Being a tribal dotted region, Chhattisgarh has a multihued tribal culture reflecting vibrant colors of tribal life. “Tribal” word is basically used in India for the inhabitants who are known as indigenous in other countries. In Hindi language, the word “Tribal” means ‘Adivasi’ (ancient inhabitants) and these people are classified as “aboriginals” as per National census and are listed according to the tribes. India is home to several tribes and Chhattisgarh houses many of them as this land had been occupied by many tribes and been a tribal dotted land in ancient times too. In fact, Chhattisgarh is home to the oldest tribal communities of the India. It is also assumed that the earliest tribal communities of the region have been living for over 10,000 years in Bastar region of the state. Basically, tribal people do not belong to Hindu religion but they have imbibed various features of Hindu culture.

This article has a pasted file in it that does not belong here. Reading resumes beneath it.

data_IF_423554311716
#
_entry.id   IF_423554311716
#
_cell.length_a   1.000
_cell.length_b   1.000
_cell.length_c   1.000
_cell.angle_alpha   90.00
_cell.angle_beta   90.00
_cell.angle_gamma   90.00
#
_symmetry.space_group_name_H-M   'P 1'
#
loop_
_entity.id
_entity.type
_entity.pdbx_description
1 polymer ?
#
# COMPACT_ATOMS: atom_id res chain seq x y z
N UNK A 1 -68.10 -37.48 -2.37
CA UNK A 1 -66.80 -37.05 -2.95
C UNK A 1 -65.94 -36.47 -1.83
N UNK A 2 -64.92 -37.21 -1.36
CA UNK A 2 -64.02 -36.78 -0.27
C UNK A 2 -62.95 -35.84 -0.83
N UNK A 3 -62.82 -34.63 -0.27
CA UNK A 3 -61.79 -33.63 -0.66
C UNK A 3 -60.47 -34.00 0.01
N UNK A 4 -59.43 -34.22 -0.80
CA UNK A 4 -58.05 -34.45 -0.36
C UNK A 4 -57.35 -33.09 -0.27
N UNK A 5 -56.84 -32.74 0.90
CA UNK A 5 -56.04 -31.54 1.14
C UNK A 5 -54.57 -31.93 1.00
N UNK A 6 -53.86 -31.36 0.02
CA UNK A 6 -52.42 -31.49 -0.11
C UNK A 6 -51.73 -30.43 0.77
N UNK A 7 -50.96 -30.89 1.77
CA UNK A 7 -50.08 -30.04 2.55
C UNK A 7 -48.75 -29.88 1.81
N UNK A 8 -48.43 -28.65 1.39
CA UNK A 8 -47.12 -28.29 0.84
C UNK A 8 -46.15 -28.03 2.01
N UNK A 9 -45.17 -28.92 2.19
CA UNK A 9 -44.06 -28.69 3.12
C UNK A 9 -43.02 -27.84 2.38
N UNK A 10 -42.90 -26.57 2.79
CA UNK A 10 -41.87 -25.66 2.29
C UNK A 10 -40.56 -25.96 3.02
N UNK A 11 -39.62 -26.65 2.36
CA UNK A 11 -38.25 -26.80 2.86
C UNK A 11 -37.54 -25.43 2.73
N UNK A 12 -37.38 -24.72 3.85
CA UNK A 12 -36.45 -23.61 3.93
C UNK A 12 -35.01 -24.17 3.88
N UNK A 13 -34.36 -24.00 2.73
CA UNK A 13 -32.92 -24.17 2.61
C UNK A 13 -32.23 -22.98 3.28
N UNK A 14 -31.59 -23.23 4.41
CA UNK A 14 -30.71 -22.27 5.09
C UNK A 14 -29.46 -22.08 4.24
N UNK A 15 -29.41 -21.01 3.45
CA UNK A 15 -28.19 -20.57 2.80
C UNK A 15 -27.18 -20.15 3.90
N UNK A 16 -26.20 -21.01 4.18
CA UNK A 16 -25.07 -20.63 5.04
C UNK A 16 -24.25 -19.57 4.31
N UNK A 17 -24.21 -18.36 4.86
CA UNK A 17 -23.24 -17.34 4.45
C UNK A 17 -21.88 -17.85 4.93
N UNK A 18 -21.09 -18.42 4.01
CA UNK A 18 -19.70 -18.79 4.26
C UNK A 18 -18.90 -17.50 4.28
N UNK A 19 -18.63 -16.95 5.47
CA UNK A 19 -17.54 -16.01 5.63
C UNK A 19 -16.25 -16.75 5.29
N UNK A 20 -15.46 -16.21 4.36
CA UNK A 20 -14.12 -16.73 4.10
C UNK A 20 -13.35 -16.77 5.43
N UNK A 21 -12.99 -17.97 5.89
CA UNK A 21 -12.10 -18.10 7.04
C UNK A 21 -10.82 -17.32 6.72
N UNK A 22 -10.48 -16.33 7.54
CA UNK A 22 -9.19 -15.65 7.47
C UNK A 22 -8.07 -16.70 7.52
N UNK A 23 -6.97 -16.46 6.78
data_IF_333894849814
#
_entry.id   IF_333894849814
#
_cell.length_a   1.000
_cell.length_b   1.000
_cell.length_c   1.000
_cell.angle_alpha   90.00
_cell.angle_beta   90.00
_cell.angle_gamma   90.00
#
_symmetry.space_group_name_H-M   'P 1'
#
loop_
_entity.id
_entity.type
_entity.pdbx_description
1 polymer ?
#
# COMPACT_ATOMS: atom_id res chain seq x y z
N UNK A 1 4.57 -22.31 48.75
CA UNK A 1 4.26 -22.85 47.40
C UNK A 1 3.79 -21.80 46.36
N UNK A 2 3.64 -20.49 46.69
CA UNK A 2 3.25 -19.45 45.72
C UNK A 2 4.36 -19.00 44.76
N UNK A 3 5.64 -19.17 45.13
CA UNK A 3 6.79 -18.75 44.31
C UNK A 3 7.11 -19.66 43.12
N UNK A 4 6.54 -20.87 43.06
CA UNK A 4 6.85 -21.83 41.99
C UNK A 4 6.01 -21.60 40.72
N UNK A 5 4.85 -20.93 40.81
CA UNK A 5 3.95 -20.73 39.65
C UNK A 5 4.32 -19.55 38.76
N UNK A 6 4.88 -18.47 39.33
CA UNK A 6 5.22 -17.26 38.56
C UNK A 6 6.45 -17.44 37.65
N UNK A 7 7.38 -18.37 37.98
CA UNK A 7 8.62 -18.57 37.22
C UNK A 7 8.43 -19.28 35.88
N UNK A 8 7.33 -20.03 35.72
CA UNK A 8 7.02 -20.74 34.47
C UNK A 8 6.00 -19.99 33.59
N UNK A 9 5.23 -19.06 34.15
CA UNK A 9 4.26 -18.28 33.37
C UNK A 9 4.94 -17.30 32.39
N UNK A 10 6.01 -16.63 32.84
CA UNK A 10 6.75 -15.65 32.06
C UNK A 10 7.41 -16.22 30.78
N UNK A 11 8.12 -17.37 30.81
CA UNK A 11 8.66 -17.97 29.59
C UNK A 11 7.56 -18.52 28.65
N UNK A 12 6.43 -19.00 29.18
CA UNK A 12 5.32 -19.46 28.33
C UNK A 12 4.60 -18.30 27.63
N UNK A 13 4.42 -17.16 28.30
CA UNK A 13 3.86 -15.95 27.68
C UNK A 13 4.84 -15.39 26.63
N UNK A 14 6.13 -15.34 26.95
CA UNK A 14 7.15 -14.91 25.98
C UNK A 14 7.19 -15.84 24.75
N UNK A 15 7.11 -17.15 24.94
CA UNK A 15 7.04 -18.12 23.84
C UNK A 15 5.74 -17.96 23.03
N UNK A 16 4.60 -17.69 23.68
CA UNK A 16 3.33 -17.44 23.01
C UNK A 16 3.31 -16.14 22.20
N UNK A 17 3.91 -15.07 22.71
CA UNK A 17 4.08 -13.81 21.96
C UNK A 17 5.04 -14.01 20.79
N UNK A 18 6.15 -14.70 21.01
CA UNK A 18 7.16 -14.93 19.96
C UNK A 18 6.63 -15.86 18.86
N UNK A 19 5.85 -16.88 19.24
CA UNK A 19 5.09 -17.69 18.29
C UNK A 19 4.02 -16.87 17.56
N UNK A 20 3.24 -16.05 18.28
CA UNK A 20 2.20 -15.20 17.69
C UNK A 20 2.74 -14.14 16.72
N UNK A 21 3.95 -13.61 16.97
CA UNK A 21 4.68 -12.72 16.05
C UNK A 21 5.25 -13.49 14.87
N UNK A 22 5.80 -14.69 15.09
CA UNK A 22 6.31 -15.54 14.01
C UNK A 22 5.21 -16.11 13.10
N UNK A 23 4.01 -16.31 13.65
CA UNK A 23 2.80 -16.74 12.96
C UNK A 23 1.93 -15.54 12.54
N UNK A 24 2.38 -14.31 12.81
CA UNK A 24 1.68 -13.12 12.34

The main tribes residing in Chhattisgarh include Gond, Abujmaria , Bisonhorn Maria, Bhatra, Muria, Halba, Parja and Dhurvaa tribes (in Bastar), Muriya, Dandami Mariya or Gond, Dorla and Halba tribes (in Dantewara), Korwa, Kawar, Gond, Bhaiyana, Rajgond, Binjwar and Dhanwar tribes (in Korba), Kol, Gond and Bhunjia tribes (in Koriya), Parghi, Savra, Manji and Bhayna tribes (in Bilaspur and Raipur), Kamar tribe (in Gariabandh, Mainpur, Dhura and Dhamtari) and Munda tribe (in Surguja and Jashpur). Every tribe has a Sarpanch, who is the chief of that tribal community and main advisor as well as mediator in disputes of the people of that specific tribe. Sarpanch is assisted by a team of 5 advisors, each known as Panch. The Sarpanch and 5 Panchs are highly respected by other members of the community. Every tribal community has its own rich past and culture of traditional dance, music, food and dress. But all these tribes have one thing in common and that is way of living – simple and nature loving.